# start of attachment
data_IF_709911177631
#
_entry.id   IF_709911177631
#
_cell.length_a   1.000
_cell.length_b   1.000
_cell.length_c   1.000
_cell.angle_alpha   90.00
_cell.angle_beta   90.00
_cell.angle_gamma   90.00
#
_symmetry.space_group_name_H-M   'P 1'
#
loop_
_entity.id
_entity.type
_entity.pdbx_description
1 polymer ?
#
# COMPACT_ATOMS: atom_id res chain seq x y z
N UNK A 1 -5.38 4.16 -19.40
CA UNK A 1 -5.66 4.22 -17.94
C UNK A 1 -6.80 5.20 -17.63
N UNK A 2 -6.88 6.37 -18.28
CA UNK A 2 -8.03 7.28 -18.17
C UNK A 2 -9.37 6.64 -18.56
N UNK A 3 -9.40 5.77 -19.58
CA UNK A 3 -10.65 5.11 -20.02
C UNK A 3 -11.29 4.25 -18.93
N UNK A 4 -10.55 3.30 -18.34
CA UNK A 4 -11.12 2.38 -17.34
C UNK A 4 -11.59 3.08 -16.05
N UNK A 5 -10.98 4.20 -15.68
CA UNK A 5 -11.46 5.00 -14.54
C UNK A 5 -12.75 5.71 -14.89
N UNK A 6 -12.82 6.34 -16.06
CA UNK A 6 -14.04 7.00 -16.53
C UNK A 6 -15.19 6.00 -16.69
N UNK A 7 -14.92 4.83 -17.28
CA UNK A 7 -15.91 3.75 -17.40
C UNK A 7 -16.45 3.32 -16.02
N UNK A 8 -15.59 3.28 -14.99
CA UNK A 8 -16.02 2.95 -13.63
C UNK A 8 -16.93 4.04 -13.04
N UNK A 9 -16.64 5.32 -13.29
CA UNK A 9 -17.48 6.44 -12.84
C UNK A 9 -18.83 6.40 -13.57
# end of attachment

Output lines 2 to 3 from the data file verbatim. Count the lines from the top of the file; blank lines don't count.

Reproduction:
#
_entry.id   IF_709911177631